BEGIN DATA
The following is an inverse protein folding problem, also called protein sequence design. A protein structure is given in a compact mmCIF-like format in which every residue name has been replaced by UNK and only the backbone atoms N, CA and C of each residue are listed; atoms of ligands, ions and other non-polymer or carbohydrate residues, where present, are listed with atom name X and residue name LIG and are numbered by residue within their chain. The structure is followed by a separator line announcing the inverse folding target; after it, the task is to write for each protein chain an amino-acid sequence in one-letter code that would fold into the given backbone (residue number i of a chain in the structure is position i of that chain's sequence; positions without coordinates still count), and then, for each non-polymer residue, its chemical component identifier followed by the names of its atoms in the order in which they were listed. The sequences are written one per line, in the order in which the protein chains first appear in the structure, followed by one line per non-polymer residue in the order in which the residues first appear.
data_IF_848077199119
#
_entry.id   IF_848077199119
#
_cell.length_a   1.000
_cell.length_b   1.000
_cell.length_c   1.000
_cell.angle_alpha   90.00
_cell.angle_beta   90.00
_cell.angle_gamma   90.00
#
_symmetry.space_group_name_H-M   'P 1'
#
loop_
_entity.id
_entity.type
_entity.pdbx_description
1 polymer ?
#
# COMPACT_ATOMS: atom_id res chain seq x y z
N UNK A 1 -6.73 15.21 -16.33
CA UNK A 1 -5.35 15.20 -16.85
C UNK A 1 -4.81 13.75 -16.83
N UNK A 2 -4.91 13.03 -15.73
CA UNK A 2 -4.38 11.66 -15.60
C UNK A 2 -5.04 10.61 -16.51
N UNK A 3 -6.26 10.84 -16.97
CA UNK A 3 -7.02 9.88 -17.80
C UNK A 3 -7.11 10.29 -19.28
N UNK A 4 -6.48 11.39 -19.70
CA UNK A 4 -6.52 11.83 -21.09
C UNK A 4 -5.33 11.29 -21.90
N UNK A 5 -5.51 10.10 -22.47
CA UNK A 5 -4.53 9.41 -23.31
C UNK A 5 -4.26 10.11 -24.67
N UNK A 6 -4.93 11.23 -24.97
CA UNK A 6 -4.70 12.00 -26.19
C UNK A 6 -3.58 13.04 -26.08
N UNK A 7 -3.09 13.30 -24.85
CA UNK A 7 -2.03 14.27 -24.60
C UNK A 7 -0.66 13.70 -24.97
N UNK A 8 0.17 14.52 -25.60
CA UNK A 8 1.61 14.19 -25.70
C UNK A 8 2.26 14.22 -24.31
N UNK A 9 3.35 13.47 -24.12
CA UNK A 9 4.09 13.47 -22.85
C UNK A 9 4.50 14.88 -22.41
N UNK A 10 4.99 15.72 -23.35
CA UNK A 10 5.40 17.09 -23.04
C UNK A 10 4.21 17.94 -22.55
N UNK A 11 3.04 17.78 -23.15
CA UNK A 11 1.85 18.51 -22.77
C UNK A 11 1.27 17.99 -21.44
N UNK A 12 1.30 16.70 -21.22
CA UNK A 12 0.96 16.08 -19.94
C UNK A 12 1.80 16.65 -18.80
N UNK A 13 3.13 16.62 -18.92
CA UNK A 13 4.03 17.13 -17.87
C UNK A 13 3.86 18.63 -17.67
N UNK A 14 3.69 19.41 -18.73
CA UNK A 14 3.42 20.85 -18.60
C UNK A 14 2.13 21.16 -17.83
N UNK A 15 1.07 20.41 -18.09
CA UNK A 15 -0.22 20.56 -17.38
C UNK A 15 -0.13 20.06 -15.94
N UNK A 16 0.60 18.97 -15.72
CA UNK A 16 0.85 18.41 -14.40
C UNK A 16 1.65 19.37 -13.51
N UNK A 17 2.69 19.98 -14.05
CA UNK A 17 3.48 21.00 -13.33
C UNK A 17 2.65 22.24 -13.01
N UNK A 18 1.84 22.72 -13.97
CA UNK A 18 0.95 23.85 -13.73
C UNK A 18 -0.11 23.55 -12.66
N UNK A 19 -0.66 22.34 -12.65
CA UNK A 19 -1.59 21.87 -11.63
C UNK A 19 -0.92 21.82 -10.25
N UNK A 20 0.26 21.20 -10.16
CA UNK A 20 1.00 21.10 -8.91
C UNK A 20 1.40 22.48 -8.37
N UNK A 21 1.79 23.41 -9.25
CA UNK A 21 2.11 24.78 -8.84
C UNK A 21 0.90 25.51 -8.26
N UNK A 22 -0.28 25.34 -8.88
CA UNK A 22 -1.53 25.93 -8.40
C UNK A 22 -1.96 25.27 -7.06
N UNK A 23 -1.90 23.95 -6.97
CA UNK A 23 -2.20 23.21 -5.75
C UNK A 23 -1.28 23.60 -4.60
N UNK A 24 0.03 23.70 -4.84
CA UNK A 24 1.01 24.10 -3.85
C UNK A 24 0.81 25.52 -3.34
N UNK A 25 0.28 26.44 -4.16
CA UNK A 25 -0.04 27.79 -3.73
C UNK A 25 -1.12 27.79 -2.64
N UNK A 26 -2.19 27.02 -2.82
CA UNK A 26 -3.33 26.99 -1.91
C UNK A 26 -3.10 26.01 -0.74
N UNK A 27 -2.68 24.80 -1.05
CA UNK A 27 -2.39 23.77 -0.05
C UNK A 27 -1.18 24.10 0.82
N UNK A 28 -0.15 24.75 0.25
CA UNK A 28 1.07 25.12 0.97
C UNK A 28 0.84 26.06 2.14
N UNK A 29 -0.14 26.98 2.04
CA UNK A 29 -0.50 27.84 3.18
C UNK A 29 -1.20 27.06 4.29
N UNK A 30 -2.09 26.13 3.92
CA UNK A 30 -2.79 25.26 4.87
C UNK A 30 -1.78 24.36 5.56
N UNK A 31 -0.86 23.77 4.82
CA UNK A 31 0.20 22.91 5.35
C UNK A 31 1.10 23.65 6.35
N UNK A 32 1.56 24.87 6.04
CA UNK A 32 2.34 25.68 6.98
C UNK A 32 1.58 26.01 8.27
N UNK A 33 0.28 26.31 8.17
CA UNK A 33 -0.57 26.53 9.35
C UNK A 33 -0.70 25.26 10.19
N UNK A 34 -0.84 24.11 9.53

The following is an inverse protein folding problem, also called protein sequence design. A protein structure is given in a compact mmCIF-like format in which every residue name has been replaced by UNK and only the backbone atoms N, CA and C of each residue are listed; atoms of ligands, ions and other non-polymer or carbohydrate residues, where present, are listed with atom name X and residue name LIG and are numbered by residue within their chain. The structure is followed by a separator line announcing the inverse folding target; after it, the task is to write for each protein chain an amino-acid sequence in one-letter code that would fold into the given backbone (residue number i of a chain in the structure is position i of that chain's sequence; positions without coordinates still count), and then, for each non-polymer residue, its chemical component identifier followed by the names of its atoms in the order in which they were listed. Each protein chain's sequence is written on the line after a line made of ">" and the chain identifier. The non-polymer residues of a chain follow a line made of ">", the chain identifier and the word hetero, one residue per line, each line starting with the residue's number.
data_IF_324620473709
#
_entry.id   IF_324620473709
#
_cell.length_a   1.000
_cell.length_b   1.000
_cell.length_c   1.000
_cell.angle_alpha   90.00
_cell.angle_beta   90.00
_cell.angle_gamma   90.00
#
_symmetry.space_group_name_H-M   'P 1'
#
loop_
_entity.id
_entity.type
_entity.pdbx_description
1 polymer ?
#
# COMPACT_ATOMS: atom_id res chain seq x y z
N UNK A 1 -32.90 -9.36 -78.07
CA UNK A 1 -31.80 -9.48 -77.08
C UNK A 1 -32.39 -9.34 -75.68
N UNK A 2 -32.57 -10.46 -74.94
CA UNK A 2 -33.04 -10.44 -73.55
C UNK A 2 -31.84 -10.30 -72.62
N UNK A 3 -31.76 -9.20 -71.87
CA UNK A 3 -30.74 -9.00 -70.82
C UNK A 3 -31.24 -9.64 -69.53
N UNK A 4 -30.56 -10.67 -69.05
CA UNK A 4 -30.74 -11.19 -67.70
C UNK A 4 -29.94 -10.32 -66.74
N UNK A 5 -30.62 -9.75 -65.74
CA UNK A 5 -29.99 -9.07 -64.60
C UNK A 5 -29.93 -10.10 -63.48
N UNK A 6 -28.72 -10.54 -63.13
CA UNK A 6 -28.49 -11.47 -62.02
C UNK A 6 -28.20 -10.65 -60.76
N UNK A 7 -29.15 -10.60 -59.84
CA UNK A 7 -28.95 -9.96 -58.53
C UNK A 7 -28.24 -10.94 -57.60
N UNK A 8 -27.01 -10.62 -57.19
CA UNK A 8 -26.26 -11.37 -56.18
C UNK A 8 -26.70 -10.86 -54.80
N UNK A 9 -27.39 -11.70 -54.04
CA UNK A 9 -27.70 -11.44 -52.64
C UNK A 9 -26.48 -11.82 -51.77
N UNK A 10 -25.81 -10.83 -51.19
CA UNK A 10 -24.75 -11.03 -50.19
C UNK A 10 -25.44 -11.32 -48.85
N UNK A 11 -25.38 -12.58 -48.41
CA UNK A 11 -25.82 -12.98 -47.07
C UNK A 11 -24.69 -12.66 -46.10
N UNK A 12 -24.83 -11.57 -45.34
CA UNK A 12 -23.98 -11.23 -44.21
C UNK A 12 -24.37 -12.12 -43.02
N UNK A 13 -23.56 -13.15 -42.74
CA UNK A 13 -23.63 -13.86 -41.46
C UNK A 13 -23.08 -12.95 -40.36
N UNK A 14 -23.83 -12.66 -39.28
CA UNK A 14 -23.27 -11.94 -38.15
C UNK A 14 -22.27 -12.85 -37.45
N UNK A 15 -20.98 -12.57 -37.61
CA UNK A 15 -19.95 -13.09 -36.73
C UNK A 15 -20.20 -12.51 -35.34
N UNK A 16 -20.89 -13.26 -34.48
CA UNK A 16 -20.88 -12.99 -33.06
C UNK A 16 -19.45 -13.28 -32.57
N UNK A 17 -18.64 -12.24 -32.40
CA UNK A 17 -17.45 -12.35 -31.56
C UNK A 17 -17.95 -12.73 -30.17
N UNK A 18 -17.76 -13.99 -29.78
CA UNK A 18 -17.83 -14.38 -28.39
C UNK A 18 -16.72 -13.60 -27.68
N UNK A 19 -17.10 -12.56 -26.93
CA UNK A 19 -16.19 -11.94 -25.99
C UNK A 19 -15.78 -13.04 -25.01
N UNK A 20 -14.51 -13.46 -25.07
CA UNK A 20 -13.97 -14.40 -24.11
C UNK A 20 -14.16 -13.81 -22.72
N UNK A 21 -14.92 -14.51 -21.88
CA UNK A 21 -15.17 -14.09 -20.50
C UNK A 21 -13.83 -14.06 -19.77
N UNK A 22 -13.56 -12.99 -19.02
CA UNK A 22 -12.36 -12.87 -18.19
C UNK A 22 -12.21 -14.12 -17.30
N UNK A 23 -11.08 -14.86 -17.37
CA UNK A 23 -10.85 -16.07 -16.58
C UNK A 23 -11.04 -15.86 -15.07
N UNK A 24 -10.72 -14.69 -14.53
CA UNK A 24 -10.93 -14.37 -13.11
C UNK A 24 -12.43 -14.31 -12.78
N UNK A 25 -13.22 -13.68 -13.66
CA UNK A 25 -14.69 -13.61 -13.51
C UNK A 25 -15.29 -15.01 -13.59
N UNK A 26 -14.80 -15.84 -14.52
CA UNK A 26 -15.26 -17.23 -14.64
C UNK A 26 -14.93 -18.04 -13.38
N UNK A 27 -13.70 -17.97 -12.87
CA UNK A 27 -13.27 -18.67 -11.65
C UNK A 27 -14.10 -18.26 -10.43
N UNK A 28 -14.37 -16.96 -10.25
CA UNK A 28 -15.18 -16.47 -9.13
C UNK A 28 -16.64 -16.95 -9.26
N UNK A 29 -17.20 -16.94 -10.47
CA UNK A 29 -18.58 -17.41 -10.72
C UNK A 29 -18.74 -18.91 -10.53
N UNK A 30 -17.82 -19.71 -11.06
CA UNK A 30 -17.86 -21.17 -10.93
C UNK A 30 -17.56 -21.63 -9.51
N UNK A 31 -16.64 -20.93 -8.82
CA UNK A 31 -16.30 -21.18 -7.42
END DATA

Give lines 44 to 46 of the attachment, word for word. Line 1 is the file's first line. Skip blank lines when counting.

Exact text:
CA UNK A 8 1.61 14.19 -25.70
C UNK A 8 2.26 14.22 -24.31
N UNK A 9 3.35 13.47 -24.12